Making The Application
• Part Two
• Even good preaching is useless if we do not apply what is taught to our lives.

• Introduction
• Romans 10:17: faith comes by hearing, and hearing by the word of Christ.
• Galatians 5:6: all that matters is faith working through love.
• Thus we know we come to faith through hearing, accepting the Word of God.
• But how do we go from hearing and accepting the Word of God in the Gospel to living the faith in love?
• That is what we need to figure out.

• Applying The Message
• The vast majority of variance in Christian faith and practice is in terms of application!
• The Bible was written to people thousands of years ago to people in different cultures.
• What do we directly absorb, what do we learn by example, and what should we avoid?
• These are serious questions we should consider.
• Let us consider how we are to apply God's message to life.
• The last lesson we looked at Discernment.

• Meditation
• A lost art which proves crucial to application of the Gospel to life is meditation.
• We live in a rushed world with no end of distractions.
• We are busy with all sorts of things.
• We barely have time to think about how we are going to get through the day, let alone anything else!
• Yet consider Deuteronomy 6:6-12, Psalms 1:2, 19:14, 119:15, 48, 78, 148; Philippians 4:8
• In the Law of Moses there is an expectation of constant reflection
upon God's precepts.
• Paul expects Christians to think on that which is good, lovely,
praiseworthy (Philippians 4:8).
• A major part of the challenge is the "curse" of literacy, and all the
more, the "curse" of ever-available technology.
• As has been perceived by both philosophers and scientists, first
literacy and then Internet technology changes the way we think.
• When we can read we can think about the things we have heard or
read but know that if we forget we can access that information
again later;
• There is less impetus on remembering and meditating upon what we have read.
• That opens it up to read more because we do not need to meditate anymore, so we do not dwell where we have been, but move on to more information.
• The ever-present availability of the Internet has taken this theme to a new level:
• Now what is most important is knowing where to find information and discern its legitimacy, since information can always be accessed whenever necessary.
• Thus we emphasize personal Bible study and constantly exhort to “Read your Bible,"
• But how much of that reading and study ever goes beyond the obtaining or reinforcing of information and gets the chance to inform how a person lives?
• A sponge can only hold so much.
• Many read but never come to an applied understanding!
• Yet for most of Christian history most Christians were
functionally illiterate;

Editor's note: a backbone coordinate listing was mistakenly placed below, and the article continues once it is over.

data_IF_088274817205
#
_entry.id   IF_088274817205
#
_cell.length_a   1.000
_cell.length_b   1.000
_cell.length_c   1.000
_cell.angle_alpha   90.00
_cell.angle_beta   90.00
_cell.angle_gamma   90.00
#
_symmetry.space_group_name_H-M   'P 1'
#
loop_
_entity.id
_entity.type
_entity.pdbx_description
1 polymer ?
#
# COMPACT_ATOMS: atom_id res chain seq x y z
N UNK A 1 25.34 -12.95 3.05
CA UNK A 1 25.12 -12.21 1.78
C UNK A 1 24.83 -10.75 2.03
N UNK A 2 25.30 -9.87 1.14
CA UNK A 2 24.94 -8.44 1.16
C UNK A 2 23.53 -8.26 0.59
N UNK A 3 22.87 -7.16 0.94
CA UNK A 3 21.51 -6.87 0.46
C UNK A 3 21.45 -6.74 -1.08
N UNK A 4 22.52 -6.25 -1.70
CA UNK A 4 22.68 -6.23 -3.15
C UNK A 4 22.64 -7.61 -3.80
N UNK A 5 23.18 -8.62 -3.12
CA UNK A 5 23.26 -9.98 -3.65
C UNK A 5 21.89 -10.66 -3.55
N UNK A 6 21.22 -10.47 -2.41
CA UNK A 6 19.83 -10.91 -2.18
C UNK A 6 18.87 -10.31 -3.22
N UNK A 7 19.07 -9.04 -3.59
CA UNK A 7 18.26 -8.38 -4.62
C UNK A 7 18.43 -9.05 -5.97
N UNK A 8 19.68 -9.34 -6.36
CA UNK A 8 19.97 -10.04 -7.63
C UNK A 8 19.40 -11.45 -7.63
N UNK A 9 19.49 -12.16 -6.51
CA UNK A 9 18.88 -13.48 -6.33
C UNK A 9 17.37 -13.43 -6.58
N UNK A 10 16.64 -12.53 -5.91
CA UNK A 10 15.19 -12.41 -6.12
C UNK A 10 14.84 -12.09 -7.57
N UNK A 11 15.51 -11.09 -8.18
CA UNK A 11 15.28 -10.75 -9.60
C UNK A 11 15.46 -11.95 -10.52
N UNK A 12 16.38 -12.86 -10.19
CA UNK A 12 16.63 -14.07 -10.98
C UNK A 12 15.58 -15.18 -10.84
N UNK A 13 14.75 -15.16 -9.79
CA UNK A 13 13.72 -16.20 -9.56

• They were never able to read or study their Bibles,
• And yet they could be faithful Christians, practice righteousness, and apply the Gospel to their lives.
• Think of a medieval peasant:
• He would hear the Scriptures read in the assembly;
• He would hear a lesson by a preacher; that would be the sum of the spiritual message he might hear that week (or month)!
• If he sought to follow the Lord Jesus, what would he do?
• He would meditate upon those Scriptures he heard and the lesson he heard!
• He would be meditating upon it while going about his life, at home, doing his work, etc.
• And what if, say, he is meditating on the reading of the parable of the Good Samaritan of Luke 10:25-37 and he came upon a person in need on the road?
• Or perhaps the preacher spoke of Joseph's fidelity to God despite sexual temptation in Genesis 39:1-23, and the man was tempted by a woman on the way home?
• If he was thinking about God's will and then found himself in a situation to observe it, would it not be that much harder to disregard it and rebel?
• There is great value in meditation!
• One of the greatest challenges in Christianity is making what is learned on Sunday work from Monday through Saturday!
• If the only time we think about the Gospel or the sermon is on Sunday, then it will be that much harder to apply it the rest of the week!
• Yet if we meditate upon what we have read and heard,
• And fill our minds with the words of God and suggestions of how to apply it,
• We will find it easier to not only avoid temptation,
• But also to do what God has said.
• And even consider other opportunities to apply
it (Philippians 4:8)!
• No matter how good the preacher is, he is not you;
• He might think of wonderful applications to what is preached,
• But you and only you are to put the thought into what was said according to God's will and how it will work in your life, in your profession, in your family life, that is, in your faith (Habakkuk 2:4, Romans 1:17)
• Thus we must meditate upon what we have read, heard, and seen; we must have our thoughts in the things of God, pray to God for wisdom and discernment (James 1:5),
• And ascertain how we are to apply the exhortations of the Gospel to our faith and lives!

• Conclusion (part two)
• Doing what God wants is only going to happen if we are thinking (meditating) about what God wants.
• Therefore, meditation is so important to us.
• Psalm 119:97 “Oh how I love Thy law! It is my meditation all the day”.
• So we have considered “Discernment, and now Meditation”.
• Our next lesson will see how to apply both of these in our daily living.
• Invitation.

By Carey Scott

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